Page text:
THE MICHIGAN DAILY
"HE MICHIGAN DAILY
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CHICAGO - BOSTON * LOs ANGELES SAN FRANCISCO
Member, Associated Collegiate Press, 1939.40
Carl Petersen . . . . Managing Editor
Elliott Maraniss . . . . Editorial Directo
Stan M. Swinton . . . . City Editor
Morton L. Linder . . . . . Associate Editor
Norman A. Schorr . . . . . Associate Editor
Dennis Flanagan . . . . . Associate Editor
John N. Canavan . . Associate Edito
Ann Viary . . . Womens Edtr.
Mel Fineberg Sport,' Editr
Business Manager -. Paul H. Park
Asst. Business Mgr., Credit Manager Ganson P. Taggart
Women's Business Manager . Zenovia Skoratko
Women's Advertising Manager . . Jane Mowers
Publications Manager . . , Harriet S. Levy
NIGHT EDITOR: ELIZABETH M. SHAW
The editorials published in The Michigan
Daily are written by members of The Daily
staff and represent the views of the writers
In The Orient ....
F WE ARE to remain at peace, it is
essential that we be strong enough
to make Japan afraid to involve us in war."
Here is the latest utterance of feeling which
has recently become more and more prevalent
throughout the United States. It was made
Monday by Read Admiral Joseph K. Taussig,
testifying before the Senate Naval Committee,
The Admiral, of course, made it clear that
his testimony was purely personal opinion, and
it was later duly refuted by the Navy Depart-
ment. Nevertheless, his viewpoint-that the Far
Eastern situation is the one most likely to in-
volve the United States in war-can be sup-
ported by a logical and powerful argument.
Referring to the possibility of Japanese dom-
ination of the Netherlands East Indies, French
Indo-China and Malaya, Admiral Taussig warn-
ed: "An expansion of the power of the Japanese
Empire :such as outlined is a dangerous threat
to the United States, and the great question is
whether from the point of view of our own
national safety we can acquiesce in such a
development without definite opposition."
United States interest in the Dutch East In-
dies centers about two considerations: the un-
usual richness and fertility of the islands, and
their proximity to the Philippines.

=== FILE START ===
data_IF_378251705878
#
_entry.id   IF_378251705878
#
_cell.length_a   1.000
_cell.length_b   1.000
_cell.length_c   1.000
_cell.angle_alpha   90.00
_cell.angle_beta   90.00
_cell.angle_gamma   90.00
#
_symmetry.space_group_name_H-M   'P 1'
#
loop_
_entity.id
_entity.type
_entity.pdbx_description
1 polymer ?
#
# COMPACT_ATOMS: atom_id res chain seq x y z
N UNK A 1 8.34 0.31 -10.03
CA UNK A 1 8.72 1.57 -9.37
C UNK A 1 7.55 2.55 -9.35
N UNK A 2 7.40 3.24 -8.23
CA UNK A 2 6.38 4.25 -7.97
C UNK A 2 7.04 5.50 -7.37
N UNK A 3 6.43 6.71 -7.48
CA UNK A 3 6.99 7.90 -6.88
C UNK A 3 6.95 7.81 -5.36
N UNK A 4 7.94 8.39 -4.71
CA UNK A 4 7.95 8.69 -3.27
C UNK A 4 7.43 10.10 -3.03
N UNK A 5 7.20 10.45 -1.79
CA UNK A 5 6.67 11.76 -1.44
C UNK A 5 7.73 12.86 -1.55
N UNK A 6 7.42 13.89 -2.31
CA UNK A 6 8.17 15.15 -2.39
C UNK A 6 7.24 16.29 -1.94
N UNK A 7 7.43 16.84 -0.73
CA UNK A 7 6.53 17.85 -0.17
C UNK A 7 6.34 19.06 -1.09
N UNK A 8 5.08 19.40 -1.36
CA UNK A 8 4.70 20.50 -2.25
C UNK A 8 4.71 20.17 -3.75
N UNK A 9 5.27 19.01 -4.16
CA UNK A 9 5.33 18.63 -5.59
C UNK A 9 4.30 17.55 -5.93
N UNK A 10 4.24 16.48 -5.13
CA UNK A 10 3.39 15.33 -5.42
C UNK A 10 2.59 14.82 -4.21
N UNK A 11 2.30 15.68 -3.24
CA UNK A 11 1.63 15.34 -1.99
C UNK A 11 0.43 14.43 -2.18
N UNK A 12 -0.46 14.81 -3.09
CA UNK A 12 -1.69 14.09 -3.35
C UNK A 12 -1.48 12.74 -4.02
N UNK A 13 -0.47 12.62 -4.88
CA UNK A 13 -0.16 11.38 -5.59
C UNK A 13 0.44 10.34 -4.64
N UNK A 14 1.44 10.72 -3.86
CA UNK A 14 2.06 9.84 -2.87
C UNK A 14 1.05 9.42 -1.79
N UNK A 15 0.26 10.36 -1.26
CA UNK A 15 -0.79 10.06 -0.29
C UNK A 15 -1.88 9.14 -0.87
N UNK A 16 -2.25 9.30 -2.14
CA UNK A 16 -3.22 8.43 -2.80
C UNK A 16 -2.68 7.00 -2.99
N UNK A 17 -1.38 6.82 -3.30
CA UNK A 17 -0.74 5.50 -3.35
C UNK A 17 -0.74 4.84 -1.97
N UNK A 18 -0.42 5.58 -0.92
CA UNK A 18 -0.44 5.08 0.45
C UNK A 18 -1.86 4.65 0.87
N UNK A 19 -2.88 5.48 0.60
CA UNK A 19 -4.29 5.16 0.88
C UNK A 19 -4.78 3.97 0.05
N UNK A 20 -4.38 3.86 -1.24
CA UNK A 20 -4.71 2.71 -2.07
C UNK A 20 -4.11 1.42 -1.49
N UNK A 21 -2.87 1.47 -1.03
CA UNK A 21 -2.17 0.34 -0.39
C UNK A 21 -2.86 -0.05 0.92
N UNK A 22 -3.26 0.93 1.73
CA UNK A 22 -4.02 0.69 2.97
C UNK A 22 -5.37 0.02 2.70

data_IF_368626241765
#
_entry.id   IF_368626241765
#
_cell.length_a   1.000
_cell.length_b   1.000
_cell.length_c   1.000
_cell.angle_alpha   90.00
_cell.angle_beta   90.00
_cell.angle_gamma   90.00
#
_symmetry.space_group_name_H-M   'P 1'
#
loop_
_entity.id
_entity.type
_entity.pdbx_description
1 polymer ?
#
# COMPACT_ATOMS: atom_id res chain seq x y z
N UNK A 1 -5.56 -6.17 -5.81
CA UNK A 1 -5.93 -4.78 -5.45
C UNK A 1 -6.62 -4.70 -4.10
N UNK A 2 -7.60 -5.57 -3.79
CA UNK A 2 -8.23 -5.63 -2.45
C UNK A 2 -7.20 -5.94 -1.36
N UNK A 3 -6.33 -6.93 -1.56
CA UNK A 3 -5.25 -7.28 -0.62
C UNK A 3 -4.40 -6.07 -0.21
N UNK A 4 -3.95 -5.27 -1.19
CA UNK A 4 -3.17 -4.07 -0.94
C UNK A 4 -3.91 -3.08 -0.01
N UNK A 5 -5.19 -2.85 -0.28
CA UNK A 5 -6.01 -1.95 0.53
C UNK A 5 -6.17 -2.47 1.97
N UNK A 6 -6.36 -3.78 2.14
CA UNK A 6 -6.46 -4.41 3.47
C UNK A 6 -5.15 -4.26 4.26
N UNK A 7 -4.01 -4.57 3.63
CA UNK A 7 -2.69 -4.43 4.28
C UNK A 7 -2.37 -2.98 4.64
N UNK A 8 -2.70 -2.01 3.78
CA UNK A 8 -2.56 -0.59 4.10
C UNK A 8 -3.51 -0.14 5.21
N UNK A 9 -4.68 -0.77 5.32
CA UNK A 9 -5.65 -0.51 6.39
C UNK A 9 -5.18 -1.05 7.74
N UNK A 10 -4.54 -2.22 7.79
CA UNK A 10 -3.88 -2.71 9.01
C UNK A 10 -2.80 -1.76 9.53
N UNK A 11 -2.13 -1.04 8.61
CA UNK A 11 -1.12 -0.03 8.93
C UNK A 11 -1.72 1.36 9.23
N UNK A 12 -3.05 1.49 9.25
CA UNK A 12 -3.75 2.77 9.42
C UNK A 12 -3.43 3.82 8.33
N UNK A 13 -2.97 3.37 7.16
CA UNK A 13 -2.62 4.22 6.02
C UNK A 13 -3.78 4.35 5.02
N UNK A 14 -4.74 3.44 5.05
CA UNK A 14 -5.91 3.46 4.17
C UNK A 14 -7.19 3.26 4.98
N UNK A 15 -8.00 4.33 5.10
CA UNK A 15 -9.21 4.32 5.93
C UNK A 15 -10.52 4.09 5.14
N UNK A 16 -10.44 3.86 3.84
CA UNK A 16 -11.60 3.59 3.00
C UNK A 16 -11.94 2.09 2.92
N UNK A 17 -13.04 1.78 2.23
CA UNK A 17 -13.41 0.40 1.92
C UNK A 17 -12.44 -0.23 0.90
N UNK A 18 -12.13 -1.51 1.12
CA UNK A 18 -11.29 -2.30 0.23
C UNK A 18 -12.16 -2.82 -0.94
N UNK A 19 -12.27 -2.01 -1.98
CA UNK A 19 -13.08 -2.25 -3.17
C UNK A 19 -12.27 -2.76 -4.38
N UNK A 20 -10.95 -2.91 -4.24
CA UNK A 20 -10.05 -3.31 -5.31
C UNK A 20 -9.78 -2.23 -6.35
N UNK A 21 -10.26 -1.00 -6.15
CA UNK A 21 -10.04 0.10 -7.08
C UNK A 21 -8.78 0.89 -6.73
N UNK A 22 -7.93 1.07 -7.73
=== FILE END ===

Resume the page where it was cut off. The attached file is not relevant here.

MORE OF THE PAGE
We depend on the Dutch Empire for a large
part of our supply of rubber, tin, quinine, copra
and other essential commodities. A Japanese-
controlled East Indies would render the islands
a highly unreliable source for these products,
Our government, then, could not but look with
misgivings upon a Japanese move in that direc-
Moreover, if Japan ousts the Netherlands
from the Indies, the Philippines would be al-
most entirely surrounded by Nipponese domina-
tion. An ominous Japanese infiltration has al-
ready started in the Philippines. Also, as we
are still bound to protect them until 1946, and
as naval experts consider Philippine naval bases
vital to our Pacafic fleet, we doubtless could
not suffer any hostile moves by Tokyo in the
direction of Manila.
Furthegr significance can be attached to a
Japanese move "south of Singapore," when
one sees in it the possible merger of the Euro-
pean and Far Eastern conflicts. If and when
little Holland is drawn into war, it will obviously
be in no position to defend its position in the
East. Britain and France, ther fleets busy in
European waters, could render no aid. It is
evident, then, that-if the Dutch position in the
Indies is to be maintained-the United States
alone must see to it. Therein lies a grave possi-
bility of our going to war.
Official American interest in the East Indies
has been very evident lately in American-Ja-
panese diplo acy. Secretary Hull's recent for-
mal statement calling upon "all nations" to
respect the status quo in that region indicates
the real importance which our State Depart-
ment attaches to the quesion.
The implication in the statement is obvious.
Great Britain has no intention of seizing the
islands. (She could easily have done so at any
time during the past two centuries, but British
policy has for a long time supported the Dutch
in the Orient.) France, or-for that matter-
no other European power, is in a position to
make such a hostile move. The only nation
Problem Again.. ..
T RAGEDY HAS STRUCK again to
those who made the greatest mass
exodus in modern history.
For more than a year, 500,000 Spanish refu-
gees have made their home in France. Today
these concentration camps, havens of shelter
and safety, are being closed by order of the
French government. As far as the French are
concerned, this move is purely routine. .There